A patient's sun-related behavior greatly influences the likelihood of that patient
developing melanoma, the most dangerous form of skin cancer. Prior research shows current
education strategies on inducing preventative behaviors such as wearing sun-protection
clothing and wearing sunscreen are inadequate at effectively changing behavior when used in
isolation -- patients are aware of the dangers of not engaging in these preventative
measures but forgo them nonetheless.
We are investigating methods to positively influence sun protection behaviors among melanoma
survivors and their families. The first objective is to compare patient and familial sun
exposure and cancer screening activity before and after patients' diagnosis with primary
melanoma. The second objective is to note if hanging a "Melanoma Survivor" plaque in a
melanoma survivor's bathroom will significantly affect the survivor's and broader family's
sun exposure and cancer screening activity.
Our sample of patients consists of survivors of primary cutaneous melanoma less than 4.0 mm
in depth who come through the Dermatology Clinic at Dartmouth-Hitchcock Medical Center and
voluntarily choose to participate in the study after being informed of the nature of the
research. These patients complete a confidential survey assessing a change in sun exposure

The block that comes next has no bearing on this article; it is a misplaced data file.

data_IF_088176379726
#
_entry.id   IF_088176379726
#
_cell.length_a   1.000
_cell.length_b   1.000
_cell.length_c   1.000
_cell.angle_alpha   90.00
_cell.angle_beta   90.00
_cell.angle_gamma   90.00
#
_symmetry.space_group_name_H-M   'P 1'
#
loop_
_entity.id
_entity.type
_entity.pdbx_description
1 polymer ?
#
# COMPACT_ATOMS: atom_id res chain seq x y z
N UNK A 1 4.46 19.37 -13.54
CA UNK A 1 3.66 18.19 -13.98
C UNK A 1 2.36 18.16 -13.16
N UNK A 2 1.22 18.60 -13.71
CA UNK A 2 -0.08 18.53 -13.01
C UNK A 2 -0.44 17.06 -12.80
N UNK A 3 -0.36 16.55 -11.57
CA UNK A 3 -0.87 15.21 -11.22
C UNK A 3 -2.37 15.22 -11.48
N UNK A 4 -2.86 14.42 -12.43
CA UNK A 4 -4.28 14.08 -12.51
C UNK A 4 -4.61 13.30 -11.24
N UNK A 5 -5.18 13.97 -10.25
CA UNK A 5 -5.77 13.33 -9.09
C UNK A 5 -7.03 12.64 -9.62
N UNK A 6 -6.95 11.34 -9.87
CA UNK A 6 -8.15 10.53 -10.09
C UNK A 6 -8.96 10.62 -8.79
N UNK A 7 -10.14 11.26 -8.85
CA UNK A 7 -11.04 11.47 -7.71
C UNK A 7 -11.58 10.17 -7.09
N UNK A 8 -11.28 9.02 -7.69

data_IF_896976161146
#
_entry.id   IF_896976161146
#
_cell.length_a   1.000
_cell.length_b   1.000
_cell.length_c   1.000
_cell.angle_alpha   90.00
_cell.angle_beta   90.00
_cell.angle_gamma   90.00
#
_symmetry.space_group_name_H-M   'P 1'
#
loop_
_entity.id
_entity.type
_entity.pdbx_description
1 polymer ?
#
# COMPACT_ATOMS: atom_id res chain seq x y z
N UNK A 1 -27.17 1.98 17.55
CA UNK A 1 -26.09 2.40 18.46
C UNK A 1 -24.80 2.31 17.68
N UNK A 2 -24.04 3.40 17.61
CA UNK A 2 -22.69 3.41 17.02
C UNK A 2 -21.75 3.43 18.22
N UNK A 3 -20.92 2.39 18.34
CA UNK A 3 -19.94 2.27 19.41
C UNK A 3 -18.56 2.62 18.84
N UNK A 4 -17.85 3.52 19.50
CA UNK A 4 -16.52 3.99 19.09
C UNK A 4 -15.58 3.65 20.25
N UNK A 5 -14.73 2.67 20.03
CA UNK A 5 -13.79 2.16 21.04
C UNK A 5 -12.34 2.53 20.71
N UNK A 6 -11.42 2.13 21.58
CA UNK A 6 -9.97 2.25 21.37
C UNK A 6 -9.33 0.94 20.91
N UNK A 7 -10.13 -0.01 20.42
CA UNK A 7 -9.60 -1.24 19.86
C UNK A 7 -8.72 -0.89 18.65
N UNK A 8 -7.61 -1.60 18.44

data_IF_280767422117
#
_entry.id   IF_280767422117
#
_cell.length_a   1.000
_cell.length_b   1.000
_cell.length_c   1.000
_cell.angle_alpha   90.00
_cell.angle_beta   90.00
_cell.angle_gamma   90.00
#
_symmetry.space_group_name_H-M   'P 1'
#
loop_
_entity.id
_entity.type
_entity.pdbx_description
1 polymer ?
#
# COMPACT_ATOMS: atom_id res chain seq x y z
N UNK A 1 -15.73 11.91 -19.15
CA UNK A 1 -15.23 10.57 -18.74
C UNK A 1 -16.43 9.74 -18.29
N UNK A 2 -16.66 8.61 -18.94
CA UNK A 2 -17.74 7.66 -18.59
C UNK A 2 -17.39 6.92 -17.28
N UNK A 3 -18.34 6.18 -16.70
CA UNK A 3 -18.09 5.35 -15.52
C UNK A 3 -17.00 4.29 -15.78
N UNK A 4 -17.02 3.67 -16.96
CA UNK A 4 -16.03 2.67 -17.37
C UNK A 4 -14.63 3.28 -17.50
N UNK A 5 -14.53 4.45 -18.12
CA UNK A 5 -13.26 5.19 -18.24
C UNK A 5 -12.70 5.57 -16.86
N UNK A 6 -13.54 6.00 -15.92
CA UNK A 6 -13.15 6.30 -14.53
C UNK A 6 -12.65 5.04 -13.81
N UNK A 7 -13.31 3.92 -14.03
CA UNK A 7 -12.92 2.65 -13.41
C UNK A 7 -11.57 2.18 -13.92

related activities immediately after their diagnosis. After they fill out the survey, we
will ask them if they could nominate a family member to whom we will explain the purpose of
our research and confidentially ask an additional set of questions to evaluate the broader
impact of a melanoma diagnosis. From our original sample, we will randomly choose a few
families who would display the survivor plaque in their primary bathroom. After six-twelve
months, during the patient's follow up visit, will ask again both groups of patients and
family members to fill out another survey to assess sun exposure related activity.
On the surveys, no names are recorded. Everything is anonymous.
- patient has melanoma diagnosis within past 10 years less than 4mm in depth